Another mechanic will be certain advanced items the PCs can find, giving them an edge with their superior stats... but with a hidden drawback if a psi-user utilizes them *insert evil grin here*

The final major mechanic I'm looking to incorporate is time. There's a limited window of time between when the PCs set off the plot and when the ship reaches the first colony. If they spend too much time running from battles and licking their wounds or otherwise avoiding the main objectives, there will be consequences. The more time that passes, the more enemies will be guarding the main objectives, and the more difficult it will be to move about safely. And if too much time passes the adventure will result in failure.

Urthdigger Urthdigger's picture
Your idea seems quite

Your idea seems quite ambitious, and you seem to be approaching this more the way a computer RPG would be run rather than a tabletop session. Again, I'd recommend running some pre-mades first or at least looking at them and running a more simple pre-made to get a feel for what running a game is like, especially in regards to balancing things.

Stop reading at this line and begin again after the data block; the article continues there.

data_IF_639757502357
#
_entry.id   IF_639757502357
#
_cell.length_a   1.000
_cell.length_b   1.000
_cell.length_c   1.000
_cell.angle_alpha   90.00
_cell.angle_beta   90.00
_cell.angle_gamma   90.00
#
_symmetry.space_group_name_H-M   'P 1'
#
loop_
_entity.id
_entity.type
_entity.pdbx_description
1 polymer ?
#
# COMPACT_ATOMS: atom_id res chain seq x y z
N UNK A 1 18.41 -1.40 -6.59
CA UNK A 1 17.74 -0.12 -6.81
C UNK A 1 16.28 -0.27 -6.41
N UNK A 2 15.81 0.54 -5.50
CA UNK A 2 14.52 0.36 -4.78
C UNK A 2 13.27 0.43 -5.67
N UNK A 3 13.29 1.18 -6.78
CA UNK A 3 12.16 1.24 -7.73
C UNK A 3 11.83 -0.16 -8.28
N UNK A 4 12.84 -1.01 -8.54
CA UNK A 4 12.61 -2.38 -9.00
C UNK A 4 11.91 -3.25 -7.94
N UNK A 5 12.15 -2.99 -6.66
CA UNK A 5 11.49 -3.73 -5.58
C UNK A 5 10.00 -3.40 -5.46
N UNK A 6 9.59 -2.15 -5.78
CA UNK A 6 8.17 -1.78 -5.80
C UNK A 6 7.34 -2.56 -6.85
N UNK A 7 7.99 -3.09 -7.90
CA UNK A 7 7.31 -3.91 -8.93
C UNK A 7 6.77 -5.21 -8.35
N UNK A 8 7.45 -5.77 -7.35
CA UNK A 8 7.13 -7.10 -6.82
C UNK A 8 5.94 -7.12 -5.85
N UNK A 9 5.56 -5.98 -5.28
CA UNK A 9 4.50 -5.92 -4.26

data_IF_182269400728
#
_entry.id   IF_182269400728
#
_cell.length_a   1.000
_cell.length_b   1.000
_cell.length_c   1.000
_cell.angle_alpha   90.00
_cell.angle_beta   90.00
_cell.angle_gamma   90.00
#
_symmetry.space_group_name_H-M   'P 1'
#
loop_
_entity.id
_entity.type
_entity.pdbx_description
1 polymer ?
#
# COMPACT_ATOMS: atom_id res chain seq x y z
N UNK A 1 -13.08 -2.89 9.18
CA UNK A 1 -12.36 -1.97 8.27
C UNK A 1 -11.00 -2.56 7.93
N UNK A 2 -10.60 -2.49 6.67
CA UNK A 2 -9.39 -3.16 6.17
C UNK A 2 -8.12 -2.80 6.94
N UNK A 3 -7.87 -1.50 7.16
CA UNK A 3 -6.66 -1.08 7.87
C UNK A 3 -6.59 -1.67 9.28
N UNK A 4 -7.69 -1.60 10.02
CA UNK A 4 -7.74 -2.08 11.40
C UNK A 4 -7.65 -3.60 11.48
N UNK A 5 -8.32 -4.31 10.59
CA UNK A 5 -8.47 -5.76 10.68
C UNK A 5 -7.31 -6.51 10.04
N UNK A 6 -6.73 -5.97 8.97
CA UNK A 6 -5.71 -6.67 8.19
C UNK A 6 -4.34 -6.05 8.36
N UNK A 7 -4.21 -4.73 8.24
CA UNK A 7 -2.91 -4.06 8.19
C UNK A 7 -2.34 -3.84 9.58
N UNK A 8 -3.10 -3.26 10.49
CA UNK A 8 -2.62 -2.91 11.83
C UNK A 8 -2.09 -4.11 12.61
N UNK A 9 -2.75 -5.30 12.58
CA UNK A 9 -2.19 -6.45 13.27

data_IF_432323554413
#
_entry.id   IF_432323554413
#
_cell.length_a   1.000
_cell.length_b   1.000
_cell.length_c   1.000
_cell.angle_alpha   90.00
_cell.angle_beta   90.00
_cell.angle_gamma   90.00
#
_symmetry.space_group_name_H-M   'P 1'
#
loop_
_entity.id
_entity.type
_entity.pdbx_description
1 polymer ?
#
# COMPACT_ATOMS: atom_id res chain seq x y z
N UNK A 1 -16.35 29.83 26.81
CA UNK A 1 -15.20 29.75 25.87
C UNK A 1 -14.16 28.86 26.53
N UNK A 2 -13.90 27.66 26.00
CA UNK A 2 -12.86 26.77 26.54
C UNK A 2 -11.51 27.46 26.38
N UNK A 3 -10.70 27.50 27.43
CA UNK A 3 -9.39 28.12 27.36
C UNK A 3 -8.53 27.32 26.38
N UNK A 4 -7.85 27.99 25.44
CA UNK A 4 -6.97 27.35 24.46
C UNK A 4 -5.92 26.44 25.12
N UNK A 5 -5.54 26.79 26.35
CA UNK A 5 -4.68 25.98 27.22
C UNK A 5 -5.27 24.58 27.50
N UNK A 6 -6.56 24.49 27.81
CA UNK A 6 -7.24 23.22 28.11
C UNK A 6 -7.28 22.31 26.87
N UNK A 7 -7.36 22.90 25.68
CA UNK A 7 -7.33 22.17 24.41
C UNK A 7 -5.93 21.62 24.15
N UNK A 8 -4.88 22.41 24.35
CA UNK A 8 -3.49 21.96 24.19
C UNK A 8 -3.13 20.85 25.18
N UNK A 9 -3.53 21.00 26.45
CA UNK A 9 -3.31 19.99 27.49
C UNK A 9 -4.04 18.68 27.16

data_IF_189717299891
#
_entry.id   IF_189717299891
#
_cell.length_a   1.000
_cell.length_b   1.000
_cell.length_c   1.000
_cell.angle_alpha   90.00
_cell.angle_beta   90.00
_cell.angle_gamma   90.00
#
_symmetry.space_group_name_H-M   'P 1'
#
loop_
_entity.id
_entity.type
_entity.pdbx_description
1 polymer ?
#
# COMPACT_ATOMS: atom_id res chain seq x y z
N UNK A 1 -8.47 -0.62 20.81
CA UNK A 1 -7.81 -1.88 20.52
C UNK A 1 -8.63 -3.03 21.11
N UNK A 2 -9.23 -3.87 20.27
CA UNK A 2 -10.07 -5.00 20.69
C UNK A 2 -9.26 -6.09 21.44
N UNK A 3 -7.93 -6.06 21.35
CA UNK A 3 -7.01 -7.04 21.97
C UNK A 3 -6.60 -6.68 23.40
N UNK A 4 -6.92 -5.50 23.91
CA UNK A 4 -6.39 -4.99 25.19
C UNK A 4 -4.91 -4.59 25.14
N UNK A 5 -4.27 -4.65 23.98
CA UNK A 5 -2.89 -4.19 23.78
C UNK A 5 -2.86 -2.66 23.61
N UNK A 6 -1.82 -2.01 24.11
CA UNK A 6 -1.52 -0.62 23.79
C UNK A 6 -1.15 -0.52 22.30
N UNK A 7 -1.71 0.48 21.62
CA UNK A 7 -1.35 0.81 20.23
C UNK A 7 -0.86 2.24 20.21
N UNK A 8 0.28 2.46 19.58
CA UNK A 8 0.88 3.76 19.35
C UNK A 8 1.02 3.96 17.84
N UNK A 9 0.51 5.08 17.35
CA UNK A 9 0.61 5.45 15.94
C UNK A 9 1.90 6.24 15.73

In particular, your special exsurgents and final boss will likely be a NIGHTMARE to balance properly: In particular, enemies that evolve to counter player strategies are probably going to prove too strong by the end (It's very easy to make very powerful opponents in EP). Giving the final boss various options that can be disabled during the quest is likely to make it very complex and difficult to balance properly (I assume you don't wish it to wipe the floor with the players if they haven't disabled everything.) On top of that, these complexities are likely to make playing the boss itself more difficult and time consuming: In particular, your suggestion of summoning minions is bound to bog down player as more and more enemy units are added.